Only one televised event in history was worse than the London Olympics opening ceremony:  The London Olympics closing ceremony.  While the opening ceremony had some genuinely fun and entertaining moments, the closing ceremony reminded anyone familiar with British history and culture that the end has come.  The ceremony was billed as “a celebration of British music.”  Apparently the British did not produce music prior to 1960.  The high point of the evening was Russell Brand singing a song from the 1971 film Willy Wonka and the Chocolate Factory.  That says something.

There was one other fun moment, however, especially for a Monty Python fan like myself.  Eric Idle appeared on stage, as a kind of elder statesman of the proceedings, to sing “Always Look on the Bright Side of Life” from the Pythons’ 1979 film Life of Brian (as millions sang along).  For those not nerdy cool enough to be in the know, Life of Brian is about a young Jewish man named Brian who is born on the same day, and right nextdoor to, Jesus, and is subsequently mistaken for the Messiah.  As you can imagine, the film is entirely blasphemous and those of us who still harbor a secret admiration of the Monty Python films probably have loads of unconfessed sin.  At the climax of the film, as Brian hangs upon a cross, those being crucified around him break into the song, “Always Look on the Bright Side of Life.”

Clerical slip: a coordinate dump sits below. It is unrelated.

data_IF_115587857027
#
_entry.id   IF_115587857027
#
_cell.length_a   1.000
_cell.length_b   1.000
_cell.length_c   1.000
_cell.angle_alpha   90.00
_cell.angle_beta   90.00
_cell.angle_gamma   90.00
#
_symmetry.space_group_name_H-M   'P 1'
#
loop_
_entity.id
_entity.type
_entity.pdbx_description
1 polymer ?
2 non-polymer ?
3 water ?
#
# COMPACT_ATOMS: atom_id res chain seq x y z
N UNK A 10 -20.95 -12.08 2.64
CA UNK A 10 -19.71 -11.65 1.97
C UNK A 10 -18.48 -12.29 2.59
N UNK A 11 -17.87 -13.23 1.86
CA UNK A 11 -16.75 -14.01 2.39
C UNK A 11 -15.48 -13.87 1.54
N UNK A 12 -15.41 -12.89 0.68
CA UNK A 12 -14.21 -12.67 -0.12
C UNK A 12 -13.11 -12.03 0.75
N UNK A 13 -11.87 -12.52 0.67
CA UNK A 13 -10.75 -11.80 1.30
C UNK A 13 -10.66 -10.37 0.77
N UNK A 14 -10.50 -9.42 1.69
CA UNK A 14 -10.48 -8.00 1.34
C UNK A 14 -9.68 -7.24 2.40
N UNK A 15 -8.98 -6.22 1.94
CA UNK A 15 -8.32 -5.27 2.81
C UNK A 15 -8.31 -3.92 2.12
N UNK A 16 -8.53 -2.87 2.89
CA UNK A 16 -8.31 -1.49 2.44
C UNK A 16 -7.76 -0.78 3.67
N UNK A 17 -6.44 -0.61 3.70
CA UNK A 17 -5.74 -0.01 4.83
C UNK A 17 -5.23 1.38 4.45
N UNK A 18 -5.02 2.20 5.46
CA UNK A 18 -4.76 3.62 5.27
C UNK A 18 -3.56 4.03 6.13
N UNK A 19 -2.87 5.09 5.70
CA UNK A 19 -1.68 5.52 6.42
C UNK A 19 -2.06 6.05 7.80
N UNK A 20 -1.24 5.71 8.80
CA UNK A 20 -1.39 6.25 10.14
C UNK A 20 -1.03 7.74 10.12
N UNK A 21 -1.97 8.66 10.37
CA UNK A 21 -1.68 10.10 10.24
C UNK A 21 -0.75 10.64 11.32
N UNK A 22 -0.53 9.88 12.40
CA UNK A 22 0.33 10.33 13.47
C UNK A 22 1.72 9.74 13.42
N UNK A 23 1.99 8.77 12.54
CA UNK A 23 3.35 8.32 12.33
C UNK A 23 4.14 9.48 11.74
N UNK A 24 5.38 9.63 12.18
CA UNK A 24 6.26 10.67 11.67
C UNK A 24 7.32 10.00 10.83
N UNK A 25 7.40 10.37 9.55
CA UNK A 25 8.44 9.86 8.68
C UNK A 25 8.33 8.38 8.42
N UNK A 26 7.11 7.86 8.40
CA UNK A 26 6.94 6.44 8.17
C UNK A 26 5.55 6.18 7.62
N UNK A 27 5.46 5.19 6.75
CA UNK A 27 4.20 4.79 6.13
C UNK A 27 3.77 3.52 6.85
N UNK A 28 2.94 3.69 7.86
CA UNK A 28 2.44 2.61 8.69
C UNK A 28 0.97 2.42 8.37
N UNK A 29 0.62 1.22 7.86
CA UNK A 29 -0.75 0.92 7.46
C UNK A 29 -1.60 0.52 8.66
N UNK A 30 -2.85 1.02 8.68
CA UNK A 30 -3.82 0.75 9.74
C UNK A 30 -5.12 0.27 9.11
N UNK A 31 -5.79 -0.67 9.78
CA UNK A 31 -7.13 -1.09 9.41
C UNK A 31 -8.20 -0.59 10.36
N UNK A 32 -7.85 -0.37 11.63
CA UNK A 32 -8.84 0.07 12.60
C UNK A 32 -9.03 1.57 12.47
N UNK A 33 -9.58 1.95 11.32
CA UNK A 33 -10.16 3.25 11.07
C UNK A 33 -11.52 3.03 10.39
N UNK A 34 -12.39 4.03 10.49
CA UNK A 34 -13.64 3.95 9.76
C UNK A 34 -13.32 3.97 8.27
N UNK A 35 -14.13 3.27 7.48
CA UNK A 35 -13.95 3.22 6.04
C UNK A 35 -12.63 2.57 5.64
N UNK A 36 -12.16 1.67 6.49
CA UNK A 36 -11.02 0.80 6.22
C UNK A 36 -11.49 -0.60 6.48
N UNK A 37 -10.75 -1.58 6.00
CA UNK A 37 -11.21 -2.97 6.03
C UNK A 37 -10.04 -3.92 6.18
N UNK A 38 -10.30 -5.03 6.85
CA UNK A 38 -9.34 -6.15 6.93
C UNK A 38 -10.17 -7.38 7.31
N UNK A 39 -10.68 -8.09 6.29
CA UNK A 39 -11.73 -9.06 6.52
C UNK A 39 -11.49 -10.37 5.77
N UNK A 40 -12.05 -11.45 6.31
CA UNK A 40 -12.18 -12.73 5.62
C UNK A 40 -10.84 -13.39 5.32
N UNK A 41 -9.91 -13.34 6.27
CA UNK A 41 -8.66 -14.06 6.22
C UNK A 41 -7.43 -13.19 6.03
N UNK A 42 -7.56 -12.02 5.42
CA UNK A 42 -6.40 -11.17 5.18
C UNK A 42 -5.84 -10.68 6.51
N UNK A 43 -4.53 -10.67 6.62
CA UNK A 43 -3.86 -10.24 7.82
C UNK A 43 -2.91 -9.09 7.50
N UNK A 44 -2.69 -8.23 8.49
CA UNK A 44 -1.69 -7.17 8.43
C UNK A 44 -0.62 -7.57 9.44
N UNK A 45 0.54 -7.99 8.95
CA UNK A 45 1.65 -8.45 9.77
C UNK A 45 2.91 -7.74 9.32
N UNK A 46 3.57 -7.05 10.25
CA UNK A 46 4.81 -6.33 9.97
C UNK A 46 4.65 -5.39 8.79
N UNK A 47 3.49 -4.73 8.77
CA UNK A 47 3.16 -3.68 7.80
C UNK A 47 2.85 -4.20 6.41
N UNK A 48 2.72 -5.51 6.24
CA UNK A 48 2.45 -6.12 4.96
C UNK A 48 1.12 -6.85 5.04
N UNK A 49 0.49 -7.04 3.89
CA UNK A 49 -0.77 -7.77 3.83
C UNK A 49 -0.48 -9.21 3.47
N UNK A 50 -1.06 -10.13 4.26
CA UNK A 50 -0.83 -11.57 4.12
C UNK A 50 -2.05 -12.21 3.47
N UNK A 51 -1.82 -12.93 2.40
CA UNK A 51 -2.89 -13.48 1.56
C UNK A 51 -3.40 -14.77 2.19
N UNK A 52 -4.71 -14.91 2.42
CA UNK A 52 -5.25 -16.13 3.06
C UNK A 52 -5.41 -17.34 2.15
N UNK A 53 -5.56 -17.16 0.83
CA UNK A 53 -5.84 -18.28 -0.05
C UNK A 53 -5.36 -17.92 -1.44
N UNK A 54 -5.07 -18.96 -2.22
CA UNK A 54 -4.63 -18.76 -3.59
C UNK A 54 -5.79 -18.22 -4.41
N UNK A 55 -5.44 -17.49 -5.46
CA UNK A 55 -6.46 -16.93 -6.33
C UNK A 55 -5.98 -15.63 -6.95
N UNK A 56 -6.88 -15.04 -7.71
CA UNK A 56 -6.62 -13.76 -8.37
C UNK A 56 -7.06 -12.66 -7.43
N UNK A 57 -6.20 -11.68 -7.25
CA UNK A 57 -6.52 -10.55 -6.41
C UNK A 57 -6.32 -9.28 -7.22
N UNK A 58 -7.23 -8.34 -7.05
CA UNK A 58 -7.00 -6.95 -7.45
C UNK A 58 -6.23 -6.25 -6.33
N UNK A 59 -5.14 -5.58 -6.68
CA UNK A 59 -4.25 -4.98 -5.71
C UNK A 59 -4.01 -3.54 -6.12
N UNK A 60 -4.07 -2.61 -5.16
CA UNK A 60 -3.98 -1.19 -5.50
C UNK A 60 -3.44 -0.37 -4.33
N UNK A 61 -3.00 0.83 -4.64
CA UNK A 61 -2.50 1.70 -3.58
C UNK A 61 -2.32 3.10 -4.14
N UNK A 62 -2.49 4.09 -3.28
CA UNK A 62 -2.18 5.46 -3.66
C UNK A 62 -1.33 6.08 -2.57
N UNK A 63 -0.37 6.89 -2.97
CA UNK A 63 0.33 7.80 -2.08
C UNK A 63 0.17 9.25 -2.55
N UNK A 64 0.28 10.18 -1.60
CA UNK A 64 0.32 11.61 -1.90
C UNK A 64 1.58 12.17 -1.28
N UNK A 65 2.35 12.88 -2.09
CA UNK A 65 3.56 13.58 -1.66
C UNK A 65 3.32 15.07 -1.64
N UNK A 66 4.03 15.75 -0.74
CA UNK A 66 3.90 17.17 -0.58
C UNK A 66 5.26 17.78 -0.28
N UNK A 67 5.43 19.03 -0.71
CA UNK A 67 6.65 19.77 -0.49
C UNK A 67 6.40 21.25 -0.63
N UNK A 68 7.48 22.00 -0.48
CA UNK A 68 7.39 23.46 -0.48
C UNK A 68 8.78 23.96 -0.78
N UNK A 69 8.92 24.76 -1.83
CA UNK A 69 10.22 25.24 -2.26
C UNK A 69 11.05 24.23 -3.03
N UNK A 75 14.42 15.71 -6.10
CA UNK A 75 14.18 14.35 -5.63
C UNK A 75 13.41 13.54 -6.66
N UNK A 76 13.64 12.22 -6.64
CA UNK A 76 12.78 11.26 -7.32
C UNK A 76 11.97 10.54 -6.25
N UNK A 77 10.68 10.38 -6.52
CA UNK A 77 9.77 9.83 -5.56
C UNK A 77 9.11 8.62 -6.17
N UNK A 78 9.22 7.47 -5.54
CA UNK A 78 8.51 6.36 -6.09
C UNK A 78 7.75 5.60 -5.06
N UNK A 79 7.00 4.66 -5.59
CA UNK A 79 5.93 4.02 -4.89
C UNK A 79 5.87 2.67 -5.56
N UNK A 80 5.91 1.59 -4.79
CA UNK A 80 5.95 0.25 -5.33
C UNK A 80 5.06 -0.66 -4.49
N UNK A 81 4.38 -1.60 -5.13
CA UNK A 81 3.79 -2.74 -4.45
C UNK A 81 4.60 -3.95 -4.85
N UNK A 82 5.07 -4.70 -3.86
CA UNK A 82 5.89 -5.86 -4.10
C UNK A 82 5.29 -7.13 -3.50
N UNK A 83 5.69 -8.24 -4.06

In 1979 this film was incredibly controversial.  The film was boycotted by religious groups and banned in certain locations in the UK, as well as countries like Ireland and Norway.  It was the ultimate expression of anti-Christian, underground counter-culture.  In 2012, it is celebrated on an international stage as one of the best representations of authentically British culture.

Those of us who love Britain weep bitter tears.

What is more interesting, and especially relevant to evangelicals seeking to spread the gospel today, is that as the counter-culture has become the mainstream, it seems to have stagnated.  The critique of Christianity (and religion in general) presented by the Pythons is the same basic critique that one sees in most of Hollywood today.  Religion is silly and should be mocked until the religious people quit being so public about it all and become like the rest of us (it would also be ideal of they went ahead and replaced the bread and wine with marijuana and…actually, the wine can stay).  In 2012, we have not moved passed this stage of counter-Christendom into anything more extreme, at least not in any noticeable sense.

While Richard Dawkins and the late Christopher Hitchens might have mused in their writings that religious parents engage in a subtle kind of child abuse, and that it would be best for society if we just removed all children to secular government schools, they never went so far as to seriously and publicly call for this to happen.  Comedians like Bill Maher might up the rhetoric and say that Christians who oppose gay marriage are evil, but he has not yet called for preaching against homosexuality inside of a church to be a criminal offense, and in any case he remains confined to the small, liberal bubble that is HBO subscription.  Can you imagine a film that depicts this kind of extreme anti-religious bigotry (comically or otherwise) becoming one of the top grossing films of the year?